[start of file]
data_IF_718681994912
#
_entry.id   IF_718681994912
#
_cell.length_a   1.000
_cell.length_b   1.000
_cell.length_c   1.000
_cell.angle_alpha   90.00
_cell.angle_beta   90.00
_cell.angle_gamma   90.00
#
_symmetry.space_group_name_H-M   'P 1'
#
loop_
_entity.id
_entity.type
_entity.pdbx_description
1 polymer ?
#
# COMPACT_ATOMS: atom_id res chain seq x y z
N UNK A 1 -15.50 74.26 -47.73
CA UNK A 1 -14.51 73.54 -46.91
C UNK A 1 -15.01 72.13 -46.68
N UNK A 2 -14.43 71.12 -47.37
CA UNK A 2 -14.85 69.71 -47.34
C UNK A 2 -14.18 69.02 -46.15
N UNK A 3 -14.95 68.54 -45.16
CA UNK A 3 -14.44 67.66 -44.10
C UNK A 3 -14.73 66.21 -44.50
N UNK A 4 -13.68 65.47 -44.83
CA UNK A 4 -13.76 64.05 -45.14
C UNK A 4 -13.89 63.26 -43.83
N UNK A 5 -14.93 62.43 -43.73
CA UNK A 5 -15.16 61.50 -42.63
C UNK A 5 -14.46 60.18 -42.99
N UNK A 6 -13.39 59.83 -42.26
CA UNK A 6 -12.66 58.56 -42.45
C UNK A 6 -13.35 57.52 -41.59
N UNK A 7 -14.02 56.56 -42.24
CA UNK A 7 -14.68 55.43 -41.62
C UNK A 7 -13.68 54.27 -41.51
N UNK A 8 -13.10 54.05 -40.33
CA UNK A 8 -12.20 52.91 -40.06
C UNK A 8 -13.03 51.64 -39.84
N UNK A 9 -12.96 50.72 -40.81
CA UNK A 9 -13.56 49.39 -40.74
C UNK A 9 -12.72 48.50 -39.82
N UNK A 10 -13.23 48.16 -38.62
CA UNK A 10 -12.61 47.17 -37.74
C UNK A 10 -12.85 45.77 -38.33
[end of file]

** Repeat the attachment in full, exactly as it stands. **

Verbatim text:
data_IF_718681994912
#
_entry.id   IF_718681994912
#
_cell.length_a   1.000
_cell.length_b   1.000
_cell.length_c   1.000
_cell.angle_alpha   90.00
_cell.angle_beta   90.00
_cell.angle_gamma   90.00
#
_symmetry.space_group_name_H-M   'P 1'
#
loop_
_entity.id
_entity.type
_entity.pdbx_description
1 polymer ?
#
# COMPACT_ATOMS: atom_id res chain seq x y z
N UNK A 1 -15.50 74.26 -47.73
CA UNK A 1 -14.51 73.54 -46.91
C UNK A 1 -15.01 72.13 -46.68
N UNK A 2 -14.43 71.12 -47.37
CA UNK A 2 -14.85 69.71 -47.34
C UNK A 2 -14.18 69.02 -46.15
N UNK A 3 -14.95 68.54 -45.16
CA UNK A 3 -14.44 67.66 -44.10
C UNK A 3 -14.73 66.21 -44.50
N UNK A 4 -13.68 65.47 -44.83
CA UNK A 4 -13.76 64.05 -45.14
C UNK A 4 -13.89 63.26 -43.83
N UNK A 5 -14.93 62.43 -43.73
CA UNK A 5 -15.16 61.50 -42.63
C UNK A 5 -14.46 60.18 -42.99
N UNK A 6 -13.39 59.83 -42.26
CA UNK A 6 -12.66 58.56 -42.45
C UNK A 6 -13.35 57.52 -41.59
N UNK A 7 -14.02 56.56 -42.24
CA UNK A 7 -14.68 55.43 -41.62
C UNK A 7 -13.68 54.27 -41.51
N UNK A 8 -13.10 54.05 -40.33
CA UNK A 8 -12.20 52.91 -40.06
C UNK A 8 -13.03 51.64 -39.84
N UNK A 9 -12.96 50.72 -40.81
CA UNK A 9 -13.56 49.39 -40.74
C UNK A 9 -12.72 48.50 -39.82
N UNK A 10 -13.23 48.16 -38.62
CA UNK A 10 -12.61 47.17 -37.74
C UNK A 10 -12.85 45.77 -38.33